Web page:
Kewaunee Poster Session
12:00 pm | Fitzpatrick Center Pre-Function Area
4:00 pm | Schiciano Auditorium
Achievement and Poster Awards
5:00 pm | Schiciano Auditorium
5:15 pm | Fitzpatrick Center Auditorium
We define Regenerative Engineering as a Convergence of Advanced Materials Science, Stem Cell Science, Physics, Developmental Biology, and Clinical Translation. torWork in the area of musculoskeletal tissue regeneration has focused on a number of biomaterial technologies. Polymeric nanofiber systems create the prospect for biomimetics that recapitulate connective tissue ultrastructure allowing for the design of biomechanically functional matrices, or next generation matrices that create a niche for stem cell activity. Polymer and polymer-ceramic systems can be utilized for the regeneration of bone. Through the use of inducerons, small molecules fostering induction, the design of regeneration-inducing materials can be realized. Hybrid matrices possessing micro and nano architecture can create advantageous systems for regeneration, while the use of classic principles of materials science and engineering can lead to the development of three dimensional systems suitable for functional regeneration of tissues of the knee. Through convergence of a number of technologies, with advanced materials science playing an important role, we believe the prospect of engaging future grand challenges is possible.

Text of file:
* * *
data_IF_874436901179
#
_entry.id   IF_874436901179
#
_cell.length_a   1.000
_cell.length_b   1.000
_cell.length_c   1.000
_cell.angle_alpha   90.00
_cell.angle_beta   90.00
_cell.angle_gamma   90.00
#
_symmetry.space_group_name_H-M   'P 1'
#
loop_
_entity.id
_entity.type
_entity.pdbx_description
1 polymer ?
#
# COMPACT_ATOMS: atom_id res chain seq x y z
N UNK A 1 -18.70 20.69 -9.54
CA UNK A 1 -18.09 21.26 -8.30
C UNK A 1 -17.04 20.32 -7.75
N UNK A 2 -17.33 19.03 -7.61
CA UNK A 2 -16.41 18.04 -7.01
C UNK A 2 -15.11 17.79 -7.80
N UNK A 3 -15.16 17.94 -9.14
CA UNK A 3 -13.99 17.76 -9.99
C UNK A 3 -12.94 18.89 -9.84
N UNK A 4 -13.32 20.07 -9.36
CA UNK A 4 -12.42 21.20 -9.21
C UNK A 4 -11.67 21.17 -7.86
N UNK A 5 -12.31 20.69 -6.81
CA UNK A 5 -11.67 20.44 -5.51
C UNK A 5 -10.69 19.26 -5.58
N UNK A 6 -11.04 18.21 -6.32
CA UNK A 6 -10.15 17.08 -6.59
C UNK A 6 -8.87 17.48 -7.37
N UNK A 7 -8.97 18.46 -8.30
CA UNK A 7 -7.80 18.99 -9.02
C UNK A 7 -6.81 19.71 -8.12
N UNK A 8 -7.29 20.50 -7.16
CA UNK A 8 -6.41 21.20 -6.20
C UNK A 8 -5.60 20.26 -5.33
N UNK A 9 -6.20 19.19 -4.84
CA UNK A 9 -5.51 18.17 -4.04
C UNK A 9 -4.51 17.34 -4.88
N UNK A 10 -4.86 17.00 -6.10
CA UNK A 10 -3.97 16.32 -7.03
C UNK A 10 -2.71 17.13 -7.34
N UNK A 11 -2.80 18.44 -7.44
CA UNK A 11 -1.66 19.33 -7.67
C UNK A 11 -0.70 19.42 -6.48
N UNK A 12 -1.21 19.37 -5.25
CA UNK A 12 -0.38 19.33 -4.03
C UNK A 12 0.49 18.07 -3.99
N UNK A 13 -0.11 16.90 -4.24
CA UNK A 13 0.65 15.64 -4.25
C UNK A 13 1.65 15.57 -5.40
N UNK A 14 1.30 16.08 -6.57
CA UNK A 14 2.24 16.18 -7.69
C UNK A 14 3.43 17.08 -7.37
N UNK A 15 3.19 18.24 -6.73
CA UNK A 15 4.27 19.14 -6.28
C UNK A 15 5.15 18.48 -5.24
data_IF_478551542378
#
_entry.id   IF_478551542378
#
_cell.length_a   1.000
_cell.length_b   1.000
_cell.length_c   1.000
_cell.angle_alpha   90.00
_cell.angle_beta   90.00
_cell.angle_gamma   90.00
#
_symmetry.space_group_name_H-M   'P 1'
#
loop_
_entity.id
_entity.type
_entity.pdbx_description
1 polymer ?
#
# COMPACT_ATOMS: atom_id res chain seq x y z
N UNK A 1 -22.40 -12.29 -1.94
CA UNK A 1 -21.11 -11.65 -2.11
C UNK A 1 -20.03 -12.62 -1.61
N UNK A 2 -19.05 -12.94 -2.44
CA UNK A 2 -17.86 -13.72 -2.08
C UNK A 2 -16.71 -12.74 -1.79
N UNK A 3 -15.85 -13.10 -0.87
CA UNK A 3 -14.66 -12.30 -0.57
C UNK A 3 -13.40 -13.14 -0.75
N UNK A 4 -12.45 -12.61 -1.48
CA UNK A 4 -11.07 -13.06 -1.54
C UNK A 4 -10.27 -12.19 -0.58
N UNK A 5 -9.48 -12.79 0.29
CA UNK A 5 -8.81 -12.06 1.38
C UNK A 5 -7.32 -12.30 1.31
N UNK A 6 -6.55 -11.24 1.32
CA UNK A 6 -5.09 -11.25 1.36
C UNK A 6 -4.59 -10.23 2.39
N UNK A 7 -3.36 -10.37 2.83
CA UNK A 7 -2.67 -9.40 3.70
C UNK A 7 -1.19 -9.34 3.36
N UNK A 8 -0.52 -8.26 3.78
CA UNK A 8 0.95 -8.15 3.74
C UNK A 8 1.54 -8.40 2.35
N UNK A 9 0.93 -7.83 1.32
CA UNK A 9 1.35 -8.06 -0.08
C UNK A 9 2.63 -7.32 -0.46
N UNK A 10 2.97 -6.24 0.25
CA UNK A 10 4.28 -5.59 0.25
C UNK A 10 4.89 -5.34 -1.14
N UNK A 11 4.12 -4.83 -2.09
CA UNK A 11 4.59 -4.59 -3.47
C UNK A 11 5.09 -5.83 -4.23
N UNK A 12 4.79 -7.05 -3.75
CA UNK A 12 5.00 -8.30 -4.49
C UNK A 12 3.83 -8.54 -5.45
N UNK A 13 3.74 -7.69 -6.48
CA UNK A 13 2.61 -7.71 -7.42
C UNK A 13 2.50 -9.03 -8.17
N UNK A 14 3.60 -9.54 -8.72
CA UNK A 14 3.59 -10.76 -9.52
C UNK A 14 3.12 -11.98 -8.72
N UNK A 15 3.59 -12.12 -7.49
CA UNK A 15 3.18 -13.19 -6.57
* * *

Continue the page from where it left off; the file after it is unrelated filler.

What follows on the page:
Cato T. Laurencin, M.D., Ph.D. is a University Professor at UCONN. He is the 8th to be designated in UCONN’s over 130 year history. Dr. Laurencin is the Albert and Wilda Van Dusen Distinguished Endowed Professor of Orthopaedic Surgery, Professor of Chemical and Biomolecular Engineering, Professor of Materials Science and Engineering, and Professor of Biomedical Engineering at the University of Connecticut. He directs the Institute for Regenerative Engineering and the Raymond and Beverly Sackler Center at UCONN. Dr. Laurencin earned his B.S.E. in Chemical Engineering from Princeton University and his M.D., Magna Cum Laude, from the Harvard Medical School. He earned his Ph.D. in Biochemical engineering/Biotechnology from the Massachusetts Institute of Technology where he was named a Hugh Hampton Young Fellow.
Dr. Laurencin is an expert in biomaterials, nanotechnology, stem cell science and Regenerative Engineering. He is a member of the editorial boards of 20 journals, and is the Editor-in-Chief of Regenerative Engineering and Translational Medicine. Dr. Laurencin is an elected member of the National Academy of Medicine, the National Academy of Engineering, and an elected Fellow of the National Academy of Inventors, Internationally, he is an elected Fellow of The World Academy of Sciences, and Associate Fellow of the African Academy of Sciences, a Fellow (foreign) of the Indian National Academy of Sciences and an Academician and Fellow (foreign) of the Chinese Academy of Engineering. Dr. Laurencin received the Presidential Faculty Fellow Award from President Bill Clinton, and the Presidential Award for Excellence in Science, Math and Engineering Mentoring from President Barack Obama. He is a recipient of the National Medal of Technology and Innovation.